Like most people, I love texting. It’s an efficient and convenient way to ask a quick question, coordinate plans, or share information. It’s also great fun to have a group chat where we can banter away, discuss issues, and even engage in a little smack talk. Plus, very little effort is required to send a quick message.
No wonder teenagers love it, too. As I watch my own teen sit on our red couch texting with friends, completely engaged and sometimes giggling, I picture the days when my 16-year-old self spent hours doing the same thing on the telephone.
But texting does have its limits: The times when I’m texting with one of my kids and I finally write, “Call me.” The times when another is asking for advice and I say, “I think you should talk in person instead of over text.”
Because our teenagers grew up with texting, they tend to rely on it for all communication. However, it is not always the most appropriate means of expression. The hard part is that there is no hard and fast list of when to text and when to talk.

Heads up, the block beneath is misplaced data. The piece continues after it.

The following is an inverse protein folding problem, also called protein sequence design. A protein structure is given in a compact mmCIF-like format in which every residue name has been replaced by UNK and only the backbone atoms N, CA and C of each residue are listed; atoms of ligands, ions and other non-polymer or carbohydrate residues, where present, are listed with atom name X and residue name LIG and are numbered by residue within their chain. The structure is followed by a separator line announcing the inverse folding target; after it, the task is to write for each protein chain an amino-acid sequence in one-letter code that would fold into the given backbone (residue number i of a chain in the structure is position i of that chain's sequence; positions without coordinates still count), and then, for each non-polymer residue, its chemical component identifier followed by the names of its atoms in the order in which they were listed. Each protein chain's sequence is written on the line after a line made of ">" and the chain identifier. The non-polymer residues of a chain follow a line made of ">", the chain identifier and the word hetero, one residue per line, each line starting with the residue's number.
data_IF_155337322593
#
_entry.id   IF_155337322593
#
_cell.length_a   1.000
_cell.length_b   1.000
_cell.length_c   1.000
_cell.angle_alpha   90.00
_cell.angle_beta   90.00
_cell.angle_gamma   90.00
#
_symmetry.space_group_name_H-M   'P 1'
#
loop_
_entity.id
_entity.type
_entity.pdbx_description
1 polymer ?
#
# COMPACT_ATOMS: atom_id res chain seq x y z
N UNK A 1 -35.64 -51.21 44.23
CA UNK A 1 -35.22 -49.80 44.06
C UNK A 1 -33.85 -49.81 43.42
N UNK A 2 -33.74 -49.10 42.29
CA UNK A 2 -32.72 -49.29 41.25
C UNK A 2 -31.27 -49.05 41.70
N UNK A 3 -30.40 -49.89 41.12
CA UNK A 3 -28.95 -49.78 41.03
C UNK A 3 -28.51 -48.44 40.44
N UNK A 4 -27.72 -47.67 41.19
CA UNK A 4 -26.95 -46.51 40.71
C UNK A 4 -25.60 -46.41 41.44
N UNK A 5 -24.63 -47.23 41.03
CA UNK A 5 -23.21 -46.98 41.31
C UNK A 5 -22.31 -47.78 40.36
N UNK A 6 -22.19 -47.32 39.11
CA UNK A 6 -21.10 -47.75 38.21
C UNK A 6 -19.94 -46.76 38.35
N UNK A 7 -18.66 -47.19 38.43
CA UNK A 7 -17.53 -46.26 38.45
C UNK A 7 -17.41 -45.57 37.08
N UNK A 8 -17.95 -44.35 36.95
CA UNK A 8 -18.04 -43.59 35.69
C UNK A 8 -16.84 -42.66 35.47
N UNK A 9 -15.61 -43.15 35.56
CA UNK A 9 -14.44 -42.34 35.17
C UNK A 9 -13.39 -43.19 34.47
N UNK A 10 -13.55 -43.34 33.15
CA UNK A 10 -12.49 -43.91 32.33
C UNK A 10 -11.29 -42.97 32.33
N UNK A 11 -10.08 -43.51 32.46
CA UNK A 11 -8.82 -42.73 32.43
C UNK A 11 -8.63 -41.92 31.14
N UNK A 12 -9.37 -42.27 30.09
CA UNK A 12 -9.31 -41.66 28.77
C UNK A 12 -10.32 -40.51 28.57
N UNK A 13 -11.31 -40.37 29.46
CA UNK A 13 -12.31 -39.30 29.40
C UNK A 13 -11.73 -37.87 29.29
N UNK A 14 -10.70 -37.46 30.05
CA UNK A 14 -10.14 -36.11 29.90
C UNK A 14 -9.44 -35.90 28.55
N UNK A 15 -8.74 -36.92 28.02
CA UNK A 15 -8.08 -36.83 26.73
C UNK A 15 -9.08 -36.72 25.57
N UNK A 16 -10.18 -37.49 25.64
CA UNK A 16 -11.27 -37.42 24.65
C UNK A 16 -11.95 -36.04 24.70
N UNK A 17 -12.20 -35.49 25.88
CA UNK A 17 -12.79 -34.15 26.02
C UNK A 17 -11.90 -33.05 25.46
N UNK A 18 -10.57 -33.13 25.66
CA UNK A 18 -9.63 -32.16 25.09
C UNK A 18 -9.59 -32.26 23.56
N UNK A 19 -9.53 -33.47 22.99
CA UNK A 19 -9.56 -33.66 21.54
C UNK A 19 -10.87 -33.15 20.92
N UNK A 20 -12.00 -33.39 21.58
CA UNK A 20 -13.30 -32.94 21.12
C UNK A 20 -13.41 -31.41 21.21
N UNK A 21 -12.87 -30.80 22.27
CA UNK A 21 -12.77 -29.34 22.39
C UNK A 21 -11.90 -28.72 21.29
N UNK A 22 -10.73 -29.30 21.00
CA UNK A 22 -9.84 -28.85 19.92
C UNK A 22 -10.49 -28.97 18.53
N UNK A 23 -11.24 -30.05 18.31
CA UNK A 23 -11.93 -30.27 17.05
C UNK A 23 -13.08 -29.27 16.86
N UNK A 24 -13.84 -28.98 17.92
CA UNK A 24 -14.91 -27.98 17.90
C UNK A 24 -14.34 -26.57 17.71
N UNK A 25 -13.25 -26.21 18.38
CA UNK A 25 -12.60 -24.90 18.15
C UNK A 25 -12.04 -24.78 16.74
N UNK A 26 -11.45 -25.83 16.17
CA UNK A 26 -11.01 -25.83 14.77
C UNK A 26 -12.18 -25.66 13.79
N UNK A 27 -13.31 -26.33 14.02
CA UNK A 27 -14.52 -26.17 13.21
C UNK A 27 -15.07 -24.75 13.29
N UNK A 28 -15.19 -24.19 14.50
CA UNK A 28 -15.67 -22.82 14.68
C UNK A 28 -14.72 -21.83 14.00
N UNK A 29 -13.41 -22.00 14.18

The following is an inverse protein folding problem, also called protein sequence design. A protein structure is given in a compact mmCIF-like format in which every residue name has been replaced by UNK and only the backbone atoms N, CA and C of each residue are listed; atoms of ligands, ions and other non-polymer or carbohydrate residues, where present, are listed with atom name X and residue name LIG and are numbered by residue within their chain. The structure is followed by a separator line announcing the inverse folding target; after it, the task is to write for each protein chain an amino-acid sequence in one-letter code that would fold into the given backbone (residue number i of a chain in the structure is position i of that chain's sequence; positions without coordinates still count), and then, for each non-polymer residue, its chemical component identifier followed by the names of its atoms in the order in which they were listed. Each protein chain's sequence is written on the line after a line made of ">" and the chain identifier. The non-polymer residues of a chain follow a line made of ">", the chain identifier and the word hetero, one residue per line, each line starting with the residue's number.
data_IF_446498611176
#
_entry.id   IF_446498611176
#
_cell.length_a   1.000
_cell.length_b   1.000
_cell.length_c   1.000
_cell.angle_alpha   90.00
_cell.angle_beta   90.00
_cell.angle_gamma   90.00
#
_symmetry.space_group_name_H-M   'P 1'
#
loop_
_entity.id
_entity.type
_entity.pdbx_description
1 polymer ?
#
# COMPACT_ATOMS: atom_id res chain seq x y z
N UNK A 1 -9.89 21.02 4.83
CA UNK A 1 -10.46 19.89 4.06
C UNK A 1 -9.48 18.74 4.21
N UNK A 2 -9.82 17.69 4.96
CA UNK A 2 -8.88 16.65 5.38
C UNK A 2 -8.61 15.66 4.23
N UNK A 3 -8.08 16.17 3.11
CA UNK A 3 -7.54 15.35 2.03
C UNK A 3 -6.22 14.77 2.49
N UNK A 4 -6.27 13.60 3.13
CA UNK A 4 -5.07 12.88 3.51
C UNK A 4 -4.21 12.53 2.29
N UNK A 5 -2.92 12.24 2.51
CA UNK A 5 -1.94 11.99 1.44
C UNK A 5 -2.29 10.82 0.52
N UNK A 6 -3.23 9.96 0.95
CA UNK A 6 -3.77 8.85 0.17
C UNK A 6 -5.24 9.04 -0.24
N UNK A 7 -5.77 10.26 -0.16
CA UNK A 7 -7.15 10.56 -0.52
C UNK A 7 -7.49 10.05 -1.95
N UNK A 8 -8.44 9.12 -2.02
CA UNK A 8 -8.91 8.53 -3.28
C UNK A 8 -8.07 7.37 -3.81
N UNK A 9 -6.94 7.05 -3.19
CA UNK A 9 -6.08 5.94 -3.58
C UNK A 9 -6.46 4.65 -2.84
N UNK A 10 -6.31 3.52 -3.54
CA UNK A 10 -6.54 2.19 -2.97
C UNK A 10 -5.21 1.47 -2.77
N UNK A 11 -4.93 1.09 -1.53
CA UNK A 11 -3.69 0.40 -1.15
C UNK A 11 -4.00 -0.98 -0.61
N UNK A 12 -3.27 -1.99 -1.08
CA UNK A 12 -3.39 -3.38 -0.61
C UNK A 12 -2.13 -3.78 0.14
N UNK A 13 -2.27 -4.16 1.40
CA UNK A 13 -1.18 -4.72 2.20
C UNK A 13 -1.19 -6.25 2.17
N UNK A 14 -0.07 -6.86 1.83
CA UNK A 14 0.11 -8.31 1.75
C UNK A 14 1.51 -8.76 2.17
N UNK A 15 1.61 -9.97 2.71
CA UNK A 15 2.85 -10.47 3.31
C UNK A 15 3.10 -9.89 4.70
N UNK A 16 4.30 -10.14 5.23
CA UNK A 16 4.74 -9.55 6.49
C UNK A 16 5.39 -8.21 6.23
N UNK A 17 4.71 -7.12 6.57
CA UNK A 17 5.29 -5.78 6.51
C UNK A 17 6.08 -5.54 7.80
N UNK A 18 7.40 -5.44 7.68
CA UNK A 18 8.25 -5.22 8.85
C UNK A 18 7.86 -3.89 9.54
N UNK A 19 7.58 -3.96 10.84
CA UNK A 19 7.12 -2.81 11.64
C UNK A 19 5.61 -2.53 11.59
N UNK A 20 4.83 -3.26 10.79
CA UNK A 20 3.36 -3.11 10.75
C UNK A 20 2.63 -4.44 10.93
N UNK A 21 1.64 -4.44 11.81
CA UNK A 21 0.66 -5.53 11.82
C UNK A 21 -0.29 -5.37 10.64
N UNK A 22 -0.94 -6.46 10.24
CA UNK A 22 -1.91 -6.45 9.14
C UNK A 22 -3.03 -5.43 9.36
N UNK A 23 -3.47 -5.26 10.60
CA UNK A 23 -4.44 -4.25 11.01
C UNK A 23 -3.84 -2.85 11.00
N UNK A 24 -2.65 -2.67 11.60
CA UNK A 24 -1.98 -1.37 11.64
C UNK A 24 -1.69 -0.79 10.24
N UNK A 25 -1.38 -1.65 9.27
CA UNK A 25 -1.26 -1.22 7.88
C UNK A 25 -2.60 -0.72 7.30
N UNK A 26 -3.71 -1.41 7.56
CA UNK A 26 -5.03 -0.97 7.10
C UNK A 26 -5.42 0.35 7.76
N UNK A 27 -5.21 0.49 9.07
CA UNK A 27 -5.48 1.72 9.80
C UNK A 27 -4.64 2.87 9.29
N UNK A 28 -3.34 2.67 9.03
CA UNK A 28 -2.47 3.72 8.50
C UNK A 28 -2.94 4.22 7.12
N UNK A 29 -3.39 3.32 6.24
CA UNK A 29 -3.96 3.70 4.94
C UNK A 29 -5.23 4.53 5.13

When Not to Text: A Primer for Teens
Delivering good news:
Sure, it’s easy to text the news that you got an “A” on your test or that coveted part in the play—and your pride shines through via exclamation points and smile emojis. Though I could easily reply with “Congratulations!” (confetti and all), I’d much rather hear the excitement in your voice and see the delight on your face. Joy is so much better live.
Sharing confidential information:
Personal news—good or bad—is always better shared face-to-face. Not only can you provide context and answer questions, but this approach also eliminates the possibility of text messages being shown to or shared with others.
Feeling the feels:
When confrontation looms, this is the hardest but most important time to stop texting and start talking. No matter how vulnerable you may feel, talking is necessary for true understanding and reconciliation. Most importantly, having a conversation will reduce the chances of further misunderstandings.
Some may argue that one virtue of texting is that teenagers can pause and think before they comment. While this is true, facial expressions and tone are such an important part of hard conversations, and even the best texts don’t always convey their true meaning.
The bottom line? Texting is a great communication tool, but it’s not always the right one.